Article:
Dr. Mehmet Oz is host of the popular TV show “The Dr. Oz Show.” He is a professor in the Department of Surgery at Columbia University and directs the Cardiovascular Institute and Complementary Medicine Program and New York-Presbyterian Hospital.

Dr. Mike Roizen is chief medical officer at the Cleveland Clinic Wellness Institute, an award-winning author, and has been the doctor to eight Nobel Prize winners and more than 100 Fortune 500 CEOs.

 

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Tags: glucose | diabetes | cardiovascular | Dr. Oz

Danger of Post-Meal Glucose Spikes

By and
Monday, 27 August 2018 10:40 AM Current | Bio | Archive

Dracula (played by the actor Bela Lugosi) was vanquished with a spike through his heart in the 1936 movie "Dracula's Daughter."

Vampires are also hunted and killed with homemade spikes (and a silver watch) by the soon-to-be 16th president in the 2012 movie "Abraham Lincoln: Vampire Hunter."

It turns out glucose spikes — even in people without prediabetes or diabetes — can be just as threatening as those vampire-slaying tools.

A new study in PLOS Biology found that healthy people without prediabetes or diabetes (measured by standard tests like HbA1c) are very likely to experience heart- and brain-damaging glucose spikes after eating certain meals.

In fact, 80 percent of the study participants who had a breakfast of cornflakes and milk got spiked; their blood sugar reached 140 milligrams per deciliter, a sign of prediabetes.

The Stanford University researchers who performed the study say that frequently seeing blood sugar levels in the prediabetic and diabetic range in "healthy" folks may be a sign that the current testing for prediabetes is not sensitive enough.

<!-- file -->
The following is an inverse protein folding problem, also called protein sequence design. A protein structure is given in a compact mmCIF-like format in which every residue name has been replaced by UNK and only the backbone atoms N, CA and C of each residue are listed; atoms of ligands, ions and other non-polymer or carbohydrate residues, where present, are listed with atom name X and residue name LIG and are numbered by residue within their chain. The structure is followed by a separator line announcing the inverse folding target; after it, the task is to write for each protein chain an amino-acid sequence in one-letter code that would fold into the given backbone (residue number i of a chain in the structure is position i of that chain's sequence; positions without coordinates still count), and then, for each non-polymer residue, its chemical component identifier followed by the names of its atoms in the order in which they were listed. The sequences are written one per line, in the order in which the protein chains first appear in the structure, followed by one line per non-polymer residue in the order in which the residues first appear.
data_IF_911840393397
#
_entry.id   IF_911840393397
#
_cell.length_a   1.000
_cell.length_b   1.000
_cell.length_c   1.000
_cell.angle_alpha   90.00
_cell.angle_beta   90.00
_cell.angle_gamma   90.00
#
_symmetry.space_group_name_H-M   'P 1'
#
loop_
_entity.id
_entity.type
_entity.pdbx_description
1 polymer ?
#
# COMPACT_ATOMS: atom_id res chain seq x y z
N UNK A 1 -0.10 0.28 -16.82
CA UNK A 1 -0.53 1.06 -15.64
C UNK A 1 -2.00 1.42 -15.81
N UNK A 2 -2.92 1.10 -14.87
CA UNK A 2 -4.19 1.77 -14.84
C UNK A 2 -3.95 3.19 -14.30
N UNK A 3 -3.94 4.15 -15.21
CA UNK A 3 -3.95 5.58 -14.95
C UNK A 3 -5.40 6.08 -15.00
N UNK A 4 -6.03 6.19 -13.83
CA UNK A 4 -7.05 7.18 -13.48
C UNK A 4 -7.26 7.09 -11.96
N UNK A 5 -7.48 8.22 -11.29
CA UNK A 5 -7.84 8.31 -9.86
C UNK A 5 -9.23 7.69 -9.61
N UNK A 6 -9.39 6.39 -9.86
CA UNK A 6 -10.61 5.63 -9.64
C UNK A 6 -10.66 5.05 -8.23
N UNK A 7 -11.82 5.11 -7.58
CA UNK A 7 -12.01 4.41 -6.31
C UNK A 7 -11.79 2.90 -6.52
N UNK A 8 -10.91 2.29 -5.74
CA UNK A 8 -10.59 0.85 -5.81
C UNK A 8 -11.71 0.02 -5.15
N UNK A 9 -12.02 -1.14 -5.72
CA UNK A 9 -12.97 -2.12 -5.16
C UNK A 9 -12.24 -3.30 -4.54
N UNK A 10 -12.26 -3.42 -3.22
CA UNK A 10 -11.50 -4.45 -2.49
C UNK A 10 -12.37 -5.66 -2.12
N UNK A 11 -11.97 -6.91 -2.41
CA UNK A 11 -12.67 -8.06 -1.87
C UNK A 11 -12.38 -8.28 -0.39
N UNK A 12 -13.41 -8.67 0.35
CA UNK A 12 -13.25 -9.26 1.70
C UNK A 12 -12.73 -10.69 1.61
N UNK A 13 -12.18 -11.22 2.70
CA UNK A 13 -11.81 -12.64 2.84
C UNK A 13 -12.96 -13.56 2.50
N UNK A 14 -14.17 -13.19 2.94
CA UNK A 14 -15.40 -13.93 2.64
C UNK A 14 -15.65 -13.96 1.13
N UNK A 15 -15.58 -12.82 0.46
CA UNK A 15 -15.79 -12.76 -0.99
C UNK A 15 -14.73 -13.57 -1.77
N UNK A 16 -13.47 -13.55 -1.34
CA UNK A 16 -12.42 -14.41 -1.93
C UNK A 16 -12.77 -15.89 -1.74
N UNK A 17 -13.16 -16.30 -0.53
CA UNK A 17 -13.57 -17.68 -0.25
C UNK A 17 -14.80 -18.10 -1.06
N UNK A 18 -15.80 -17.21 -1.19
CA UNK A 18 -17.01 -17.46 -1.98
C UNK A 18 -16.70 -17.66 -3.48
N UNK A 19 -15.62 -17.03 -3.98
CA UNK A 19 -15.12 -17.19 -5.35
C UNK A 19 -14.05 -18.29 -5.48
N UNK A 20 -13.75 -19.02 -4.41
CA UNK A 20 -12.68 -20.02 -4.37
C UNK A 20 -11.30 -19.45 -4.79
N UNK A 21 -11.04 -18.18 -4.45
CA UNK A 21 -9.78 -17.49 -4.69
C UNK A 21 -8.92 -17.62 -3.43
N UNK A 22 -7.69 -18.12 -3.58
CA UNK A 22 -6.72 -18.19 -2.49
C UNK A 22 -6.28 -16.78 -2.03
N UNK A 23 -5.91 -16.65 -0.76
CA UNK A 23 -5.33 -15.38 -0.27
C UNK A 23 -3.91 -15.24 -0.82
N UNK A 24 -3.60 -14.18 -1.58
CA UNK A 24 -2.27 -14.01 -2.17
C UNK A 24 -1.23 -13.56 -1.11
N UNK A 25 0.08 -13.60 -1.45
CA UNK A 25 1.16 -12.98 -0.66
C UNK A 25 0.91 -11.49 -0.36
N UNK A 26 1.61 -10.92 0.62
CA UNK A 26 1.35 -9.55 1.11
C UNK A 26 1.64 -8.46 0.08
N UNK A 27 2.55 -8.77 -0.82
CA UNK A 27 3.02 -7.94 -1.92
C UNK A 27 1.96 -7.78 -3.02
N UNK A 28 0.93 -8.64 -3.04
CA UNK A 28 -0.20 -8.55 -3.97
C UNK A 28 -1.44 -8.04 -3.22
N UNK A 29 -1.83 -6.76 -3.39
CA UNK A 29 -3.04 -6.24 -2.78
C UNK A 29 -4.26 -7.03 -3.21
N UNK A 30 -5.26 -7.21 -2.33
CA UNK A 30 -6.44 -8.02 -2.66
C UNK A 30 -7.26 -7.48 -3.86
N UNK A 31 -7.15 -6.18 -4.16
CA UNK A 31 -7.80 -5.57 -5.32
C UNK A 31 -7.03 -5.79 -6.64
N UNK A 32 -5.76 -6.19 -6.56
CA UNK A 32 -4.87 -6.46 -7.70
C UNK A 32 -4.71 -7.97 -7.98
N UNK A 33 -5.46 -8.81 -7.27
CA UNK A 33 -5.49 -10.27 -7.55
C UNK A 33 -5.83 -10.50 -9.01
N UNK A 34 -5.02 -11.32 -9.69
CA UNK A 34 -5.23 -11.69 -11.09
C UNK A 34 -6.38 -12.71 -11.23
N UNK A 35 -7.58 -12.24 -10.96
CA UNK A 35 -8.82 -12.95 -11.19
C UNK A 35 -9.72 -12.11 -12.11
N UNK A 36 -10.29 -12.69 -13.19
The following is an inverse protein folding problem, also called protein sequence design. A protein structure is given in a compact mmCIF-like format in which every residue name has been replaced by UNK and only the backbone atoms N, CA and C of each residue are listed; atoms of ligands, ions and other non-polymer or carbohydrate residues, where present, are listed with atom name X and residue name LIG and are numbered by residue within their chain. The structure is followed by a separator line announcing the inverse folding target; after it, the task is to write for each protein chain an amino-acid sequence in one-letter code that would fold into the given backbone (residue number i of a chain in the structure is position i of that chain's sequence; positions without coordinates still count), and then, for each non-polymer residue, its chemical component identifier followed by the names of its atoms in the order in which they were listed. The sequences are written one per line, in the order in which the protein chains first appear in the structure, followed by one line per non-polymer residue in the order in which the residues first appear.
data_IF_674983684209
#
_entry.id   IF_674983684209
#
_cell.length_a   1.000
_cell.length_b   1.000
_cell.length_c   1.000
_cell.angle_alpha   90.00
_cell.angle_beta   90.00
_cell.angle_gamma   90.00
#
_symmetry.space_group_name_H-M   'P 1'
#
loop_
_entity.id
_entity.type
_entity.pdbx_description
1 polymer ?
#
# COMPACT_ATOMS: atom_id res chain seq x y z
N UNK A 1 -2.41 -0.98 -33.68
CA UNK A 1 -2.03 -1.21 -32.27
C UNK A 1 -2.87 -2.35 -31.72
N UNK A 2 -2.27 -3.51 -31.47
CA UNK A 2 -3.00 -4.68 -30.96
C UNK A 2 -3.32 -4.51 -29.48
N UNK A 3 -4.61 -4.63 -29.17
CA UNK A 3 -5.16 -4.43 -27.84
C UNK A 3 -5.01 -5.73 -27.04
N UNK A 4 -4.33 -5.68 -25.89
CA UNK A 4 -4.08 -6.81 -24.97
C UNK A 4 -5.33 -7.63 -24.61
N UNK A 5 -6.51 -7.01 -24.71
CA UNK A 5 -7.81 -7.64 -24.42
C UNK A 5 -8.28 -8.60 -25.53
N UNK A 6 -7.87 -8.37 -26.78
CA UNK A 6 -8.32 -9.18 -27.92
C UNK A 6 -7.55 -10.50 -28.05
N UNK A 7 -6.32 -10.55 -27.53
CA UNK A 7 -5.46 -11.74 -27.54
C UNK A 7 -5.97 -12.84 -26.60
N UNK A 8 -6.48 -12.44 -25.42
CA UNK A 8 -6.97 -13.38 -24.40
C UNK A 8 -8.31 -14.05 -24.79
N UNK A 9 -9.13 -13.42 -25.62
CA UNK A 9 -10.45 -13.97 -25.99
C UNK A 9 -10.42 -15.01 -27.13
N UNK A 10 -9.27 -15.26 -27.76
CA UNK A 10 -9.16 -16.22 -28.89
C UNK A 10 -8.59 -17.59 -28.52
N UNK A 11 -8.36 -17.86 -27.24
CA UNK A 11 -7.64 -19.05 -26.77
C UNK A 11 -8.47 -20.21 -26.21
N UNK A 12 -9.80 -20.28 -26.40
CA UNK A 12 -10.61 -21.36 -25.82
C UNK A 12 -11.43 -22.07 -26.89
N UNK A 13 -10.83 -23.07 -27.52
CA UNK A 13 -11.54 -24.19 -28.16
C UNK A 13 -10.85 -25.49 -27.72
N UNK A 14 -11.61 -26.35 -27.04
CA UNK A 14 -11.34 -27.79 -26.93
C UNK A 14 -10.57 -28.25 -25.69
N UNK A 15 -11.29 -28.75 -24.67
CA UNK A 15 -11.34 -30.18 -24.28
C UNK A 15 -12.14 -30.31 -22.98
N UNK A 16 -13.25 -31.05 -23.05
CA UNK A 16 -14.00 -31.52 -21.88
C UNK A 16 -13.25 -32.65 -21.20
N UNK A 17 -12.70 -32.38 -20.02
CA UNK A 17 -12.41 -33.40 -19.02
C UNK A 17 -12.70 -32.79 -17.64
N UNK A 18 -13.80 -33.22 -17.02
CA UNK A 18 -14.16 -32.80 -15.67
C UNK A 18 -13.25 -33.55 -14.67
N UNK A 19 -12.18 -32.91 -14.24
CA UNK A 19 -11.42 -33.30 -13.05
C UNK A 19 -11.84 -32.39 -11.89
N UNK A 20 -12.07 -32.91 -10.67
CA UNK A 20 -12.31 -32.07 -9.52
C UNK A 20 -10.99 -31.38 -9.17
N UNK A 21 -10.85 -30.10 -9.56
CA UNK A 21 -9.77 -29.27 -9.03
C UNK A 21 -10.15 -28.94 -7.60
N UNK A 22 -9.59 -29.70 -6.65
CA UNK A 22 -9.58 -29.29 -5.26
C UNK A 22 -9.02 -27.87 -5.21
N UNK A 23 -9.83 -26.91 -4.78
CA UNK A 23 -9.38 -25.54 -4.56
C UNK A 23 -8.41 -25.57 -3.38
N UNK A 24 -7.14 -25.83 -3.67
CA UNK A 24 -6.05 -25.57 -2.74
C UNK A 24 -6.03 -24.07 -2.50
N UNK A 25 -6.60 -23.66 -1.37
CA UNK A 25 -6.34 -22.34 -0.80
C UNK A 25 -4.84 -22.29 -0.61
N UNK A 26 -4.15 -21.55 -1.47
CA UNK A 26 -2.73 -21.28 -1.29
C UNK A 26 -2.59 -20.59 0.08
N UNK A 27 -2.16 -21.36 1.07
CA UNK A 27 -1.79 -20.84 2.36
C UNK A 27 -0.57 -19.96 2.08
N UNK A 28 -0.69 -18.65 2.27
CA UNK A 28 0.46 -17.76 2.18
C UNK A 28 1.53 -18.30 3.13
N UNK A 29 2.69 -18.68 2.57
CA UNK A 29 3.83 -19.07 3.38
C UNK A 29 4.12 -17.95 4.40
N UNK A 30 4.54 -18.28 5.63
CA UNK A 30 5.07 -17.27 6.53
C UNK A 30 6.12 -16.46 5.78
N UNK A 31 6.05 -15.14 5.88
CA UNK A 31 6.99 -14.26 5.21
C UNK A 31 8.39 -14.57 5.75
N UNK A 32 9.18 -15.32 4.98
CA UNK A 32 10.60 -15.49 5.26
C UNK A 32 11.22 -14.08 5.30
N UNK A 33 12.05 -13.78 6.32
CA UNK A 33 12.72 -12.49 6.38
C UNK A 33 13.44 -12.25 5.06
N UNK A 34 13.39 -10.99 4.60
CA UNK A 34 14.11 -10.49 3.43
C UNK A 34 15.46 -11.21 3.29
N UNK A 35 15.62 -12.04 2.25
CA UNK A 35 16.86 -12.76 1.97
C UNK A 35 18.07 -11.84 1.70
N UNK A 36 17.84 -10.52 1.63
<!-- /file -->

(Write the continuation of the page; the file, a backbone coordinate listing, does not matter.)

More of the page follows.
They used continuous glucose monitors, not finger pricks or blood draws to get their readings.

If you get sluggish or out of sorts after eating, chances are you've chowed down glucose-spiking foods. They're damaging your cardiovascular system, not to mention your gums, guts, and good looks.

But you can drive a spike through the heart of this unholy trend. Eat only 100 percent whole grains, lots of colorful produce, lean proteins, and no added sugars.

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A new study in PLOS Biology found that healthy people without prediabetes or diabetes are very likely to experience heart- and brain-damaging glucose spikes after eating certain meals.
glucose, diabetes, cardiovascular, Dr. Oz
245
2018-40-27
Monday, 27 August 2018 10:40 AM
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